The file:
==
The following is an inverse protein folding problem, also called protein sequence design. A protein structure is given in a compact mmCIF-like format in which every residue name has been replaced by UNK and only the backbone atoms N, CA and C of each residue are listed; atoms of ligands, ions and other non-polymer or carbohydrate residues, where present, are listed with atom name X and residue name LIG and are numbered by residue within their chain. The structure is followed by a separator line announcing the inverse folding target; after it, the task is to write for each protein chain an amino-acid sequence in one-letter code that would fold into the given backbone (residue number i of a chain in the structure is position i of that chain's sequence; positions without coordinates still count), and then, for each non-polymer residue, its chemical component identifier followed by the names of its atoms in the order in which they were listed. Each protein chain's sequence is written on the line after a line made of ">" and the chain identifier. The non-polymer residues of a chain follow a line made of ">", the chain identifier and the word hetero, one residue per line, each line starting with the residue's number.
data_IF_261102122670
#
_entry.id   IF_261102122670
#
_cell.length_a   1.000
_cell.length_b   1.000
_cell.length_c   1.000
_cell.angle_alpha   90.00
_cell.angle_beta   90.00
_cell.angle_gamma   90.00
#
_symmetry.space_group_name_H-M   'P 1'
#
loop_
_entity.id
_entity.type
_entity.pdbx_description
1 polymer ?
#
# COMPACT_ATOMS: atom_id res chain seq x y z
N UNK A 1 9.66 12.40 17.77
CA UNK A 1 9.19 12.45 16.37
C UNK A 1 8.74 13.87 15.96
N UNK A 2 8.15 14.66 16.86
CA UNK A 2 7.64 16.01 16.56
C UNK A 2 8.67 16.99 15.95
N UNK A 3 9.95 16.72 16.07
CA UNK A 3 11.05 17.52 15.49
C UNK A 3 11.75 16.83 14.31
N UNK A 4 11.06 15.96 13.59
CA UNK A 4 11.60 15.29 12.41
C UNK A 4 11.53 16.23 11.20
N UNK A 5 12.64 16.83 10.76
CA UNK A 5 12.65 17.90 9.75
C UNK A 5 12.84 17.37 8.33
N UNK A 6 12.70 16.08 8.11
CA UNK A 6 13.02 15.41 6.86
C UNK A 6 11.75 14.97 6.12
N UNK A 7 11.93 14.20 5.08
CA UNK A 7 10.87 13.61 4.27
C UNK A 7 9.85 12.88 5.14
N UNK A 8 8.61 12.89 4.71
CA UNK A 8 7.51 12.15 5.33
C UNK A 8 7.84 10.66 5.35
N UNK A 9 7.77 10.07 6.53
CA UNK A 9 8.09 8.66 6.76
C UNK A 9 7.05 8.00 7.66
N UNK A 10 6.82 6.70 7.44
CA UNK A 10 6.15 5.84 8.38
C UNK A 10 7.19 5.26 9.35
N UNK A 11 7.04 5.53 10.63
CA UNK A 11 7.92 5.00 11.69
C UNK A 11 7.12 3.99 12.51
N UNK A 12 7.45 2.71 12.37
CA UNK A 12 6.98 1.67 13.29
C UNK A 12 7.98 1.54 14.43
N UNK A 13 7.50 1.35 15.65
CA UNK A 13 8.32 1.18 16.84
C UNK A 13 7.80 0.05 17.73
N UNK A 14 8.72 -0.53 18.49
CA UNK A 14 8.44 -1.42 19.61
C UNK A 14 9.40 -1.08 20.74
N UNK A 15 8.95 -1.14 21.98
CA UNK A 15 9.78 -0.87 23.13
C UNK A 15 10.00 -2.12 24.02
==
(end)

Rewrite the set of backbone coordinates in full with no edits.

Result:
The following is an inverse protein folding problem, also called protein sequence design. A protein structure is given in a compact mmCIF-like format in which every residue name has been replaced by UNK and only the backbone atoms N, CA and C of each residue are listed; atoms of ligands, ions and other non-polymer or carbohydrate residues, where present, are listed with atom name X and residue name LIG and are numbered by residue within their chain. The structure is followed by a separator line announcing the inverse folding target; after it, the task is to write for each protein chain an amino-acid sequence in one-letter code that would fold into the given backbone (residue number i of a chain in the structure is position i of that chain's sequence; positions without coordinates still count), and then, for each non-polymer residue, its chemical component identifier followed by the names of its atoms in the order in which they were listed. Each protein chain's sequence is written on the line after a line made of ">" and the chain identifier. The non-polymer residues of a chain follow a line made of ">", the chain identifier and the word hetero, one residue per line, each line starting with the residue's number.
data_IF_261102122670
#
_entry.id   IF_261102122670
#
_cell.length_a   1.000
_cell.length_b   1.000
_cell.length_c   1.000
_cell.angle_alpha   90.00
_cell.angle_beta   90.00
_cell.angle_gamma   90.00
#
_symmetry.space_group_name_H-M   'P 1'
#
loop_
_entity.id
_entity.type
_entity.pdbx_description
1 polymer ?
#
# COMPACT_ATOMS: atom_id res chain seq x y z
N UNK A 1 9.66 12.40 17.77
CA UNK A 1 9.19 12.45 16.37
C UNK A 1 8.74 13.87 15.96
N UNK A 2 8.15 14.66 16.86
CA UNK A 2 7.64 16.01 16.56
C UNK A 2 8.67 16.99 15.95
N UNK A 3 9.95 16.72 16.07
CA UNK A 3 11.05 17.52 15.49
C UNK A 3 11.75 16.83 14.31
N UNK A 4 11.06 15.96 13.59
CA UNK A 4 11.60 15.29 12.41
C UNK A 4 11.53 16.23 11.20
N UNK A 5 12.64 16.83 10.76
CA UNK A 5 12.65 17.90 9.75
C UNK A 5 12.84 17.37 8.33
N UNK A 6 12.70 16.08 8.11
CA UNK A 6 13.02 15.41 6.86
C UNK A 6 11.75 14.97 6.12
N UNK A 7 11.93 14.20 5.08
CA UNK A 7 10.87 13.61 4.27
C UNK A 7 9.85 12.88 5.14
N UNK A 8 8.61 12.89 4.71
CA UNK A 8 7.51 12.15 5.33
C UNK A 8 7.84 10.66 5.35
N UNK A 9 7.77 10.07 6.53
CA UNK A 9 8.09 8.66 6.76
C UNK A 9 7.05 8.00 7.66
N UNK A 10 6.82 6.70 7.44
CA UNK A 10 6.15 5.84 8.38
C UNK A 10 7.19 5.26 9.35
N UNK A 11 7.04 5.53 10.63
CA UNK A 11 7.92 5.00 11.69
C UNK A 11 7.12 3.99 12.51
N UNK A 12 7.45 2.71 12.37
CA UNK A 12 6.98 1.67 13.29
C UNK A 12 7.98 1.54 14.43
N UNK A 13 7.50 1.35 15.65
CA UNK A 13 8.32 1.18 16.84
C UNK A 13 7.80 0.05 17.73
N UNK A 14 8.72 -0.53 18.49
CA UNK A 14 8.44 -1.42 19.61
C UNK A 14 9.40 -1.08 20.74
N UNK A 15 8.95 -1.14 21.98
CA UNK A 15 9.78 -0.87 23.13
C UNK A 15 10.00 -2.12 24.02